• Database software establishes and maintains relationships between fields in these tables, so that users can write questions called queries

Programming Logic and Design, Third Edition Comprehensive

Using Flowchart Symbols and Pseudocode Statements
• Flowcharts (pictorial representations) and pseudocode (English-like representations)are used by programmers to plan the logical steps for solving a programming problem
• Some professional programmers prefer writing pseudocode to drawing flowcharts, because using pseudocode is more similar to writing final statements in programming language

Programming Logic and Design, Third Edition Comprehensive

• Almost every program involves the steps of input, processing, and output, necessitating some graphical way to separate them
• Arithmetic operation statements are examples of processing in a flowchart, where you use a rectangle as the processing symbol containing a processing statement

Programming Logic and Design, Third Edition Comprehensive

Programming Logic and Design, Third Edition Comprehensive

• To represent an output statement, you use the parallelogram, which is also the same symbol used for input statements

Programming Logic and Design, Third Edition Comprehensive

• In flowcharts:
• Arrows, or flowlines, connect and show the appropriate sequence of steps
• A terminal symbol, or start/stop symbol, should be included at each end
• Often, “start” or “begin” is used as the first terminal symbol and “end” or “stop” is used in the other
• The standard terminal symbol is shaped like a racetrack; often called a lozenge, because it resembles the shape of a medicated candy lozenge you might use to soothe a sore throat

Programming Logic and Design, Third Edition Comprehensive

• Figure 1-7 shows a complete flowchart for the program that doubles a number, and the pseudocode for the same problem

Programming Logic and Design, Third Edition Comprehensive

Using and Naming Variables
• Variables are memory locations, whose contents can vary or differ over time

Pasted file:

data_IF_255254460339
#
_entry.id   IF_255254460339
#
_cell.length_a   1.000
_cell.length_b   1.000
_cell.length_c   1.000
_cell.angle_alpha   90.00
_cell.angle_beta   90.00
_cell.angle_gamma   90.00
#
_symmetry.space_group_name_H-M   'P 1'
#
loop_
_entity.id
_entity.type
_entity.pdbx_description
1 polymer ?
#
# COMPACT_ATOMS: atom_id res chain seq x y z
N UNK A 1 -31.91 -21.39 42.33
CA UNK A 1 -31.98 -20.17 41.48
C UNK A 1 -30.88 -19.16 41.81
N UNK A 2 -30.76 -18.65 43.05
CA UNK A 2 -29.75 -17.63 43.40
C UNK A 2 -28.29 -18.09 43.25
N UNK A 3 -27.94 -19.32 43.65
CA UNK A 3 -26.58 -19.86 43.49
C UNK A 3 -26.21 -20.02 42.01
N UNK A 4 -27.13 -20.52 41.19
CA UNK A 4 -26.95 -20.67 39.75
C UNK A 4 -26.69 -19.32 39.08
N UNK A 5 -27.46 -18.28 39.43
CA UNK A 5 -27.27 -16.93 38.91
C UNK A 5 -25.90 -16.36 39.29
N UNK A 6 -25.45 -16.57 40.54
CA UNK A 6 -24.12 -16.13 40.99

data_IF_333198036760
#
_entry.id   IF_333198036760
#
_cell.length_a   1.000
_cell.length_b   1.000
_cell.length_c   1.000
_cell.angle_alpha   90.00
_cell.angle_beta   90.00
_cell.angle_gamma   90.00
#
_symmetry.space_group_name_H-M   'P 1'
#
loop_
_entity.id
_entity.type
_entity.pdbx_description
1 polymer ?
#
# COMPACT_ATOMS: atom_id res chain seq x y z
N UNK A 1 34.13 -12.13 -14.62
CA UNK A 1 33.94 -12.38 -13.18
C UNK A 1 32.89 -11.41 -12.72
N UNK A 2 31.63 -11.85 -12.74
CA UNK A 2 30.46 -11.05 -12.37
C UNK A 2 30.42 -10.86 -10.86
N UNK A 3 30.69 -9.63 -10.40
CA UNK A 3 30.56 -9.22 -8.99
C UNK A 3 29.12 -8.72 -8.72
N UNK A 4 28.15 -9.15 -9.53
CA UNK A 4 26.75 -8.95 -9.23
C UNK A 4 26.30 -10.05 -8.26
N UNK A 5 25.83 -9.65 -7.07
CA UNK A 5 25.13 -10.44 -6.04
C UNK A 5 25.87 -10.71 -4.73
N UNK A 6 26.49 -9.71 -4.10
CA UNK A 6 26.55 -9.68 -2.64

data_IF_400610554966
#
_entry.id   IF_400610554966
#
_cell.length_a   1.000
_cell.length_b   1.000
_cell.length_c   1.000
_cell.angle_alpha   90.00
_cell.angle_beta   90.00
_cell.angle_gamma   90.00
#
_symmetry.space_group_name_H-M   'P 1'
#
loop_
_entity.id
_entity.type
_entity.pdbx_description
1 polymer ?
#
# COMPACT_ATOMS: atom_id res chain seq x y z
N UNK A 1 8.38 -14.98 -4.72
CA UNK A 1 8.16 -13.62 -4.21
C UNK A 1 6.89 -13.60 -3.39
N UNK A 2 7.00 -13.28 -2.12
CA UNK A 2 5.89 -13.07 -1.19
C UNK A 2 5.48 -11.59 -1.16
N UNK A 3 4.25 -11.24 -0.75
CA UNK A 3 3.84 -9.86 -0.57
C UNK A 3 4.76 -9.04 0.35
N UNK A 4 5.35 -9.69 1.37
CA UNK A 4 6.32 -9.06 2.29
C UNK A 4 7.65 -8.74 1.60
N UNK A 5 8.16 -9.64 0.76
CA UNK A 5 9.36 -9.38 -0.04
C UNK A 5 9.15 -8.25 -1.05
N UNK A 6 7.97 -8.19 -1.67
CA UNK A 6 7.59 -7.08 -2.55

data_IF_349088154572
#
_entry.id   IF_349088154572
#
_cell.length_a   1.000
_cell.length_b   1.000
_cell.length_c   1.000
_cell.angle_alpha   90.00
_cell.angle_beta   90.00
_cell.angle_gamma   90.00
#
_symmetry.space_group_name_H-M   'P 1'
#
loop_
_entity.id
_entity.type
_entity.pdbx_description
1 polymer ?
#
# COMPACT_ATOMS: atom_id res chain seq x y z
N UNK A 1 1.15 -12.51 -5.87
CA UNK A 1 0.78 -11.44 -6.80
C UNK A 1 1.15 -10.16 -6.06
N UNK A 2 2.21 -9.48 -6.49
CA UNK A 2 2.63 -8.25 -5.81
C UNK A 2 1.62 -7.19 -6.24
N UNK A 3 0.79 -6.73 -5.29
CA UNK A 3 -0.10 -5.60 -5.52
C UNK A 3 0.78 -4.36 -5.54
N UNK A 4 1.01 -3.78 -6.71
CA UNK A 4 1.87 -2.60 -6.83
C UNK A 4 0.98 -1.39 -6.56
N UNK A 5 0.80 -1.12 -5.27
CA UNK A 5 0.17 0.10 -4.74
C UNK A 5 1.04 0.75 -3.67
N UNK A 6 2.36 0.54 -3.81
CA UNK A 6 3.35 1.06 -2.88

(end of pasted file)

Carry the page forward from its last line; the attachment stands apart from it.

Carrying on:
• Sometimes, inputNumber can hold a 2 and calculatedAnswer will hold a 4; at other times, inputNumber can hold a 6 and calculatedAnswer will hold a 12
• A variable name is also called an identifier

Programming Logic and Design, Third Edition Comprehensive

Using and Naming Variables (continued)
• Variable names used here follow only two rules:
• Must be one word
• Have some appropriate meaning
• Table 1-1 on page 18 of the text lists some possible variable names that might be used to hold an employee’s last name and provides a rationale for the appropriateness of each one

Programming Logic and Design, Third Edition Comprehensive

Ending a Program By Using Sentinel Values
• An infinite loop is a repeating flow of logic with no end
• To end the program, set a predetermined value for inputNumber that means “Stop the program!”
• The program can then test any incoming value for inputNumber and, if it is a 0, stop the program
• Testing a value is also called making a decision
• Represented in flowchart by diamond shape called a decision symbol

Programming Logic and Design, Third Edition Comprehensive

Ending a Program By Using Sentinel Values (continued)
• A pre-selected value that stops the execution of a program is often called a dummy value since it does not represent real data, but just a signal to stop
• Sometimes, such a value is called a sentinel value because it represents an entry or exit point, like a sentinel who guards a fortress

Programming Logic and Design, Third Edition Comprehensive

Using the Connector
• By using just the input, processing, output, decision, and terminal symbols, you can represent the flowcharting logic for many diverse applications
• When drawing a flowchart segment, you might use only one other symbol, the connector
• You can use a connector when limited page size forces you to continue a flowchart in an unconnected location or on another page

Programming Logic and Design, Third Edition Comprehensive

Using a Connector (continued)